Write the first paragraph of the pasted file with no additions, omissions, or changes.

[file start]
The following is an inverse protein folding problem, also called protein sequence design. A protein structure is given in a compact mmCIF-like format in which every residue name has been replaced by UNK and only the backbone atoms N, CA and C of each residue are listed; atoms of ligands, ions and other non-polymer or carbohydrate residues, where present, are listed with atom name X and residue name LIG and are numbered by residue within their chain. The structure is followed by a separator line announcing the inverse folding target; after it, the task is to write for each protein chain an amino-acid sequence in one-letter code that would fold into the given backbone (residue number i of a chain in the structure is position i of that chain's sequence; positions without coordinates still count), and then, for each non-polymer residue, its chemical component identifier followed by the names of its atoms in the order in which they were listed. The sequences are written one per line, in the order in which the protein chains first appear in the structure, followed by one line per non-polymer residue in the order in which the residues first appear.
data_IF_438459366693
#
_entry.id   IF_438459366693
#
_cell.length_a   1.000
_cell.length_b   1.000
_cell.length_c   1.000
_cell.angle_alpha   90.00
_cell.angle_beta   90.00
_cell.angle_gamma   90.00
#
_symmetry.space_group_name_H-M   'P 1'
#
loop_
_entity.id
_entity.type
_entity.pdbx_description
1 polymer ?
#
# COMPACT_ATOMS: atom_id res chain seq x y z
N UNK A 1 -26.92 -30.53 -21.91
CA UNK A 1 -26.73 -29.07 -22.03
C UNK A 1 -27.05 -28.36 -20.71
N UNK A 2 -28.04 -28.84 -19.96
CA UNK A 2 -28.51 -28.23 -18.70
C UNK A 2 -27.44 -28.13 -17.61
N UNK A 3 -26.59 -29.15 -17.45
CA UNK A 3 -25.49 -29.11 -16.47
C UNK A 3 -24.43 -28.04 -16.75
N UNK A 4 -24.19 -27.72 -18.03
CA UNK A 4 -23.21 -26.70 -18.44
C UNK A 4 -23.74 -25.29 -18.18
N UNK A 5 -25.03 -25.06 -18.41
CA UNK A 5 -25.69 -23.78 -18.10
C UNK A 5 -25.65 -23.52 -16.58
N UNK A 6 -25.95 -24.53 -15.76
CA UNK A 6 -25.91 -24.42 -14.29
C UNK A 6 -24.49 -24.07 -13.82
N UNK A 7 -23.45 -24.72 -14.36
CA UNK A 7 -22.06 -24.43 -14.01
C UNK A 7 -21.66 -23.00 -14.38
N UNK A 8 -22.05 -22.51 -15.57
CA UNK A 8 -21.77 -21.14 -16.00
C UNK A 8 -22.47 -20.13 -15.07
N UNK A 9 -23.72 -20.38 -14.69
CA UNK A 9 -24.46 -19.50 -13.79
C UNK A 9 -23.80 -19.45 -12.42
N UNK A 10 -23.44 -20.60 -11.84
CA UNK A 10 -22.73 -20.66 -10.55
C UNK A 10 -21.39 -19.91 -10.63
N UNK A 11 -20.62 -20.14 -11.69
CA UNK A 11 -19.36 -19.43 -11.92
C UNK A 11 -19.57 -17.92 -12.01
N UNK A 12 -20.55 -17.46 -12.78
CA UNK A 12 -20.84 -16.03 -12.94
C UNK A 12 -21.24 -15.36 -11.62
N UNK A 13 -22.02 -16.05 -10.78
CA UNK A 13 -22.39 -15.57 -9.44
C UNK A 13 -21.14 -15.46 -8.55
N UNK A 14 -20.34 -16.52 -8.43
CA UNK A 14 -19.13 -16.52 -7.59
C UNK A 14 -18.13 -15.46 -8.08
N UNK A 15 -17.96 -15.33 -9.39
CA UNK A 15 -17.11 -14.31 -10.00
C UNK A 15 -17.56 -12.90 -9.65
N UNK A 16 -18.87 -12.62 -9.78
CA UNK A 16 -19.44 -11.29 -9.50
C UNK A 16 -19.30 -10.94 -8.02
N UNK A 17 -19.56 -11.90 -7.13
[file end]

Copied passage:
The following is an inverse protein folding problem, also called protein sequence design. A protein structure is given in a compact mmCIF-like format in which every residue name has been replaced by UNK and only the backbone atoms N, CA and C of each residue are listed; atoms of ligands, ions and other non-polymer or carbohydrate residues, where present, are listed with atom name X and residue name LIG and are numbered by residue within their chain. The structure is followed by a separator line announcing the inverse folding target; after it, the task is to write for each protein chain an amino-acid sequence in one-letter code that would fold into the given backbone (residue number i of a chain in the structure is position i of that chain's sequence; positions without coordinates still count), and then, for each non-polymer residue, its chemical component identifier followed by the names of its atoms in the order in which they were listed. The sequences are written one per line, in the order in which the protein chains first appear in the structure, followed by one line per non-polymer residue in the order in which the residues first appear.